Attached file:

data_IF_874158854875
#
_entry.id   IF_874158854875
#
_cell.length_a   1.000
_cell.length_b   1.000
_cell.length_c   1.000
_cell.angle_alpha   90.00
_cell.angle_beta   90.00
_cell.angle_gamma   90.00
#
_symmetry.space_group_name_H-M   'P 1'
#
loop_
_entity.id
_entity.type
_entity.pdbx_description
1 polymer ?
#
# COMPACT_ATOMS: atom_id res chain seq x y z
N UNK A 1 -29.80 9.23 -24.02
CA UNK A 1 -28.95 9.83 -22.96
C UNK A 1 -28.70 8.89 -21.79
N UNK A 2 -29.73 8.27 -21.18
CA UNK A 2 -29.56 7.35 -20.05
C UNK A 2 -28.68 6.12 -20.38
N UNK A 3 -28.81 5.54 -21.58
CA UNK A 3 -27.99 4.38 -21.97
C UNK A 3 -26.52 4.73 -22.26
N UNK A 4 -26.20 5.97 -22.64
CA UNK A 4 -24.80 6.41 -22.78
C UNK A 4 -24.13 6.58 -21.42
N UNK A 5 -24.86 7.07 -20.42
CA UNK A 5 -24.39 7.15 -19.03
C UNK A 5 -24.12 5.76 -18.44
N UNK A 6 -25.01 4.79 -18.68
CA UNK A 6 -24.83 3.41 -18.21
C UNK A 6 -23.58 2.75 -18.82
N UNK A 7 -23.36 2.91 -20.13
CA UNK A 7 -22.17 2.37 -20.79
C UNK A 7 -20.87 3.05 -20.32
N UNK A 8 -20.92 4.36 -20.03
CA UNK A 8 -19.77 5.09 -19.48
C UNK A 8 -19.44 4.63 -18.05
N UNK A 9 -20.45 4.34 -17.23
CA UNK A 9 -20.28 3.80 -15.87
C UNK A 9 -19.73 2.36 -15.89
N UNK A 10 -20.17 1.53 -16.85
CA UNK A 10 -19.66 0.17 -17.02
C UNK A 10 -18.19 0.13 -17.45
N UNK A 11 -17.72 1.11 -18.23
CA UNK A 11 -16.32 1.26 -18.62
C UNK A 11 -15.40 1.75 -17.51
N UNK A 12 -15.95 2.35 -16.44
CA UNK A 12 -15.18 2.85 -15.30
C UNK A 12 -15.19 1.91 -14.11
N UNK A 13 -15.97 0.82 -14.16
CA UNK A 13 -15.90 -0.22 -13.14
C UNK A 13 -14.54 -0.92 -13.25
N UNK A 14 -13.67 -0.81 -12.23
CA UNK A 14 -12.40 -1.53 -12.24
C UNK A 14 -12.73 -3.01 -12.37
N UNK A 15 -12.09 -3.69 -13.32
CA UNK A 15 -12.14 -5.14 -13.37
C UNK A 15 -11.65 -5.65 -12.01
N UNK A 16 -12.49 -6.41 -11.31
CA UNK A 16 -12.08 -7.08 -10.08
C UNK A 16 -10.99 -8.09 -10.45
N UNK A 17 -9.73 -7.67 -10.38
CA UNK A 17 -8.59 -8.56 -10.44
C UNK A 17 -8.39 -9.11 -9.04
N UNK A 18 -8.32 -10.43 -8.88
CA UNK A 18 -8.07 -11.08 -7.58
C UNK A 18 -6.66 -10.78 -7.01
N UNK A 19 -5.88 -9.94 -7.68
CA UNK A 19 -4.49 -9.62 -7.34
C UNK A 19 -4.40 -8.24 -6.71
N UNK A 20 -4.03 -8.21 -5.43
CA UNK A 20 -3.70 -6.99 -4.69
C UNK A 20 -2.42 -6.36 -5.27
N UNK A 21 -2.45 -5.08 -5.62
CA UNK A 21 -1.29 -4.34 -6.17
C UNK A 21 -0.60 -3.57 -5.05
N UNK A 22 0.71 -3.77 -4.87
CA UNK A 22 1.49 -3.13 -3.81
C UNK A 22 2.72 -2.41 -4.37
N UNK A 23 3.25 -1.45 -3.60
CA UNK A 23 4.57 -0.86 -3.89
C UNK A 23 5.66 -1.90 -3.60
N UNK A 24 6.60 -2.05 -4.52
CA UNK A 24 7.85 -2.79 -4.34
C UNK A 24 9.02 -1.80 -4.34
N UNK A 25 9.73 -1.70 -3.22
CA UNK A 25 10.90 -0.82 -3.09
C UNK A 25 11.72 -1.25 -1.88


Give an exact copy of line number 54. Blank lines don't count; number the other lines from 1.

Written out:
N UNK A 12 -15.95 2.35 -16.44